“All he needed was a wheel in his hand and four on the road,” Jack Kerouac writes in the American classic “On the Road.” The Great American Road Trip remains a quintessential travel experience since the 1950s, whether it’s crisscrossing the country or just getting your kicks on Route 66.
The first successful cross-country road trip occurred in 1903 when a man named Horatio Jackson took a $50 bet that he couldn’t make it from New York to San Francisco in 90 days. RVs, or recreational vehicles, came not long after, with the first invented in 1910.
A lot has changed since then, with RVs exploding in popularity after the Winnebago began mass-producing them at an accessible price point in 1967. “Road trips have a universal quality,” Stanford historian Allyson Hobbs told PBS. “The real joy of the road trip lies in its spontaneity and unpredictability.”
The RV has become the hot vehicle for the summer, and it’s changing the landscape of domestic travel as we know it.
RV Sales Skyrocket for the Summer
With the pandemic, travelers have few safe options. RVing, with accommodations, food, and transportation in one contained area, seems to be the safest. Nearly 1 in 3 Americans planned to take a road trip at some point this summer, citing low gas prices and safety concerns. According to Arrivalist, which runs a daily travel index, road trips peaked July 1 for the 4th of July weekend.
That’s probably why 46 million Americans are expected to take an RV trip this year. “I think we’re going to see a lot more demand,” RVshare CEO Jon Gray told Business Insider. “I think you’re now getting a new group of people buying them, which has people who are substituting it for more luxurious vacations that they typically took.”
Airstream, one of the most popular RV brands, originally projected losses for the year. Much to their surprise, sales increased 11% month over month for May, with no signs of slowing down. “Since we came back in May, sales have literally been through the roof, well beyond what we think was just pent up demand from the month of April,” Airstream CEO Bob Wheeler told Business Insider. “Orders continue to come in and retails continue to happen at a very brisk pace, so there’s something going on here that it’s beyond just a bit of pent up demand.”
More Americans choose to rent RVs than ever before through services like RVshare, which is similar to Airbnb in that it connects empty or unused RVs to travelers looking to use them. Bookings skyrocketed in May with a 650% increase year over year on the site.
What Pandemic Road Tripping Looks Like
The appeal of the RV mainly comes from the ability to seal off yourself and your family from other travelers, which is impossible on flights, cruises, or in hotels. “It’s hard to imagine another travel option that would be safer,” Maria Sundaram, MSPH and PhD, told SELF. “You can travel by yourself, so you don’t have anyone else in the car with you, and you also can make your own decisions about when and where you might need to stop.”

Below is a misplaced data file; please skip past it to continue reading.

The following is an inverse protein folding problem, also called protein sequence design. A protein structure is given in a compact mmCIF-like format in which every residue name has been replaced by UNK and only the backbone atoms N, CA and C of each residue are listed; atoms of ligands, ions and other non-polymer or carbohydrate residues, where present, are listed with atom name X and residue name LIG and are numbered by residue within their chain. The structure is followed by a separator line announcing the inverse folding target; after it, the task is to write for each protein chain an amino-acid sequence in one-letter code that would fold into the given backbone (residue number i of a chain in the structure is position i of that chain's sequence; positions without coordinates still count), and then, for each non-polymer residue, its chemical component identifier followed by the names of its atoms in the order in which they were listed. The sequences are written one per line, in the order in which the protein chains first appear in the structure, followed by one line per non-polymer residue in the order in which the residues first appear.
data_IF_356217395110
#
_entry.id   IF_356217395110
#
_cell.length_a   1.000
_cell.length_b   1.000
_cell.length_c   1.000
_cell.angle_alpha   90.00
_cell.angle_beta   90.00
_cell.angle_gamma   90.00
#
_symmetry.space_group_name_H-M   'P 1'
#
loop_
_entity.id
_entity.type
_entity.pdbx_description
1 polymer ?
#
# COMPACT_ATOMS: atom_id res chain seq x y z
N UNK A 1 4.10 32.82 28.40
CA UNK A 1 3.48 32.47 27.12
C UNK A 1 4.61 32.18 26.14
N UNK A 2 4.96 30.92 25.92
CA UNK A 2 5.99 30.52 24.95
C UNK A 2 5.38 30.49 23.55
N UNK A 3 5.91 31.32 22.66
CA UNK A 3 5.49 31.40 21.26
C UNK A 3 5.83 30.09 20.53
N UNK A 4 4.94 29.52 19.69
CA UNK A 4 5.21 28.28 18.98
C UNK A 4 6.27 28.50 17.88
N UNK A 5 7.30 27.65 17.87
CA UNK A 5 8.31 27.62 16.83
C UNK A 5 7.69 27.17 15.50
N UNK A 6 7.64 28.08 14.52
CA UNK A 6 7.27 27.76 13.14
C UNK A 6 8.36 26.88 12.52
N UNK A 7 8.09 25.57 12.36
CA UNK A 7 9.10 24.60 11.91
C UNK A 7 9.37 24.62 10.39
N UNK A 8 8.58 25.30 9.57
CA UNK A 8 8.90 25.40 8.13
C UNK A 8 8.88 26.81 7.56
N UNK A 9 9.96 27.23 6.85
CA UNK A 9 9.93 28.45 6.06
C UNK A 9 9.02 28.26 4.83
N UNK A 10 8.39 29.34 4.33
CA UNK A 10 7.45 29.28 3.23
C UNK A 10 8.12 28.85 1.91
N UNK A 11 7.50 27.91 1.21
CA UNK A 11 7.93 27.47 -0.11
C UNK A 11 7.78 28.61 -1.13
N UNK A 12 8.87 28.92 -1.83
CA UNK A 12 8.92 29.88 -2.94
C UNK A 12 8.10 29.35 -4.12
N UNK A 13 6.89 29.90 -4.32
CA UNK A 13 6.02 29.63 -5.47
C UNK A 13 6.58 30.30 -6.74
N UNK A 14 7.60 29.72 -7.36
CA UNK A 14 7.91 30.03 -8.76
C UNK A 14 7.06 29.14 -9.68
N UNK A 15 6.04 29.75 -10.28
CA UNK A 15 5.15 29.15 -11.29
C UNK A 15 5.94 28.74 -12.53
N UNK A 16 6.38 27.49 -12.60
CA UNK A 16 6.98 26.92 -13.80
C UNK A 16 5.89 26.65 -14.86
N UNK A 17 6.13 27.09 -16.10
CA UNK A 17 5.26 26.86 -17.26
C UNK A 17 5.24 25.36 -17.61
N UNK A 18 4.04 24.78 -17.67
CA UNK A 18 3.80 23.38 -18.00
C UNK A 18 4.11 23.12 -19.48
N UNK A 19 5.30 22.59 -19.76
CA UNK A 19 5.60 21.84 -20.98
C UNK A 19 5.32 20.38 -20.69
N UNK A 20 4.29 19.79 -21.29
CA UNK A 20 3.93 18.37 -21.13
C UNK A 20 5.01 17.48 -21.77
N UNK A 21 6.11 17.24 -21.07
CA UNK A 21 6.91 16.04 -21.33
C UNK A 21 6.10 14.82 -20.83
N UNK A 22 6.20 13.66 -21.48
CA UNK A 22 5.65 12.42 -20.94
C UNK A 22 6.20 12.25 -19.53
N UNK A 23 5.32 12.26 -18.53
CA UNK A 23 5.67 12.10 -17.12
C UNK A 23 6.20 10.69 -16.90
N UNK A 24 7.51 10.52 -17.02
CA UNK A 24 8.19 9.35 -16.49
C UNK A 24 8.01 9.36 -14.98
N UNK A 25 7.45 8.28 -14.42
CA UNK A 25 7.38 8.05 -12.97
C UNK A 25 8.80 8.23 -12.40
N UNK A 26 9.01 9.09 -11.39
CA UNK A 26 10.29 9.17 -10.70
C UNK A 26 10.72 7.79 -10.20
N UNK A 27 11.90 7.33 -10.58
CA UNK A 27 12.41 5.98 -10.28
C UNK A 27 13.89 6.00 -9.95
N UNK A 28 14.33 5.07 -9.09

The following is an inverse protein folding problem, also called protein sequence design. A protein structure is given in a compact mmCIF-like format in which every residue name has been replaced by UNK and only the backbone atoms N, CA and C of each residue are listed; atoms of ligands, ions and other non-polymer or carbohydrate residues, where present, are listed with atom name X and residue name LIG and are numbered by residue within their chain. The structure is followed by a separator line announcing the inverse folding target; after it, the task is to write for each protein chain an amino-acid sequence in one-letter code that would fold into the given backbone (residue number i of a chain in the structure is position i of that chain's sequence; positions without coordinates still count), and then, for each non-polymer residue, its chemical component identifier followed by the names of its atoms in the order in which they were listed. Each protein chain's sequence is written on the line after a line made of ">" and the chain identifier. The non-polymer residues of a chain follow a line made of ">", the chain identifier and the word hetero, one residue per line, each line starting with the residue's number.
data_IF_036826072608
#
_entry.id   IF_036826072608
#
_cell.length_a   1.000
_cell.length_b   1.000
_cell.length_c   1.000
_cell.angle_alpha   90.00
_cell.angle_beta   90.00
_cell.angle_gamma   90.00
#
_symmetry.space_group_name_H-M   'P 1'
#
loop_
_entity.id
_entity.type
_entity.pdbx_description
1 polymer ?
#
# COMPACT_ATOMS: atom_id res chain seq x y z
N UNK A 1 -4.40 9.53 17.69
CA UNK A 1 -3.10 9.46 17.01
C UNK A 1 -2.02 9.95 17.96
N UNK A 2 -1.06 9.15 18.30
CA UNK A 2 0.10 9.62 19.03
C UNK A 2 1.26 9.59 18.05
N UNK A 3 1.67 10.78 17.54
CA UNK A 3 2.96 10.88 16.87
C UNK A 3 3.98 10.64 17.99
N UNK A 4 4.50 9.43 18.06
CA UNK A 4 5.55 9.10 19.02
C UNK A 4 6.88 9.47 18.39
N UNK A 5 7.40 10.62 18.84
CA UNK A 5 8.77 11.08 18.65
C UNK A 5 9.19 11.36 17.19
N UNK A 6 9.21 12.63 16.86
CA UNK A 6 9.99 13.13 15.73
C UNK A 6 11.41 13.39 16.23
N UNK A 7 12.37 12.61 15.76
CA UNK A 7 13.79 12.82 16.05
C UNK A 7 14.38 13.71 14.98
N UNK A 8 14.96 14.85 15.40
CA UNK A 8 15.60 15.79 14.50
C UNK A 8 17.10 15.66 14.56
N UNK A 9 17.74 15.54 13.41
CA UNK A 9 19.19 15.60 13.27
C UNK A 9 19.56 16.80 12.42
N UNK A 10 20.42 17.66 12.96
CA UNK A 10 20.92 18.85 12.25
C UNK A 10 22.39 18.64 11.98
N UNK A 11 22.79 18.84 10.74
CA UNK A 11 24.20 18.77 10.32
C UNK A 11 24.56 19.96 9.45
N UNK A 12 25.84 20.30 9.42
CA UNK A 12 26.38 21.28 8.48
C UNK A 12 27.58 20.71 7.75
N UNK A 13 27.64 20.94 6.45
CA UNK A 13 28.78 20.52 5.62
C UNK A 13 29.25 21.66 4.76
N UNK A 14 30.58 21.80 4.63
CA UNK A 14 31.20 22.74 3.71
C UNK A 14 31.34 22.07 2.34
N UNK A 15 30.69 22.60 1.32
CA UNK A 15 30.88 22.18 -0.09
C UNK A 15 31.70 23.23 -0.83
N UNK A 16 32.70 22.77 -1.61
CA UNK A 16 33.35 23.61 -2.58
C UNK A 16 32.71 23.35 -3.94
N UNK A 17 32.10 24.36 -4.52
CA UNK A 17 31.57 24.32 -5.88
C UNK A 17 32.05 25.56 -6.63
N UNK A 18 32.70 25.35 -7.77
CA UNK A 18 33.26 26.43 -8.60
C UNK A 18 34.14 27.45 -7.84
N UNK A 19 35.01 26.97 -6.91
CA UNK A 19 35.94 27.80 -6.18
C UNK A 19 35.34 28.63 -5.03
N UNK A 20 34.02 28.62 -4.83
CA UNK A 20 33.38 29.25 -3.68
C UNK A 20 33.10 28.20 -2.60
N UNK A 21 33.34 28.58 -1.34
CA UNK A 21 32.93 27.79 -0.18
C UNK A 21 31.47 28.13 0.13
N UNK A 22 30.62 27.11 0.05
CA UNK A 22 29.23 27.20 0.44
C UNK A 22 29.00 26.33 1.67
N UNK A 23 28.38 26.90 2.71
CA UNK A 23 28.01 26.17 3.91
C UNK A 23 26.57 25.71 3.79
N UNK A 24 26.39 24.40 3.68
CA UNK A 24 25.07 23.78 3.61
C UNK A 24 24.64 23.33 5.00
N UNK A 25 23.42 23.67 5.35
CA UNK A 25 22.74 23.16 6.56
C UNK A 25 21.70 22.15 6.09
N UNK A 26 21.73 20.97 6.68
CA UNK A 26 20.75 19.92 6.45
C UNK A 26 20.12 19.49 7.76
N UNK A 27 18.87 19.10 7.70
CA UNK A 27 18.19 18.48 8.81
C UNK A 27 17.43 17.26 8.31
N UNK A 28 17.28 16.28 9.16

And while there’s always this romantic idea of an American road trip stretching from coast to coast, the majority of American road trips this summer fall closer to the “staycation” category. 48% of travelers in a July 2020 Ipsos survey said they would be renting a home or camping within driving distance, focusing on remaining secluded and avoiding crowds. 72% of respondents said they’d be taking their cars no matter what.
With so much demand, every travel guide has posted a take on road tripping in style, with advice ranging from stocking up on food to prevent stopping to downloading apps for major chains to use contactless pay options in the drive-through and noting coronavirus travel restrictions state-by-state.
The one thing every guide recommends? Researching every aspect of the trip more thoroughly than you would otherwise. “Even if you’ve done this trip multiple times, you need to take the research a step further,” AAA spokesperson Jeanette Casselano says in their road trip guide. “You may run into some temporary closures.”
Should Americans Hit the Open Road?
The real question is not whether Americans can RV, but if they should.
When considering a destination, the CDC recommends asking yourself:
- Is COVID-19 spreading at your destination?
- Do you, or someone you live with, have a higher risk of infection?
- Will you be able to maintain social distancing at your destination?
- What are the state and local travel requirements?
“There is still the risk,” University of Maryland Professor Luisa Franzini told CNN Travel. “[It’s] during the trip when they stop at the gas station to get gas or go to the restaurant. That’s certainly risky. And then once they arrive at their destination, there are risks, too.”
If you choose to take a road trip, you have to do so responsibly, evaluating each potential contact point not just as a risk to yourself but also to others you may spread the disease to without knowing. “If you were to ask me where I would feel comfortable road tripping at this point, it would really only be to larger, open-air destinations,” added Sundaram. “That includes campgrounds where there aren’t that many people. But I wouldn’t say the risk is reduced if you go to a rural area. You still want to be really careful about taking as many precautions as you can.”
Staying home is still a better idea than traveling, all things considered. “COVID-19 cases and deaths have been reported in all 50 states, and the situation is constantly changing,” says the CDC website. “Because travel increases your chances of getting infected and spreading COVID-19, staying home is the best way to protect yourself and others from getting sick.”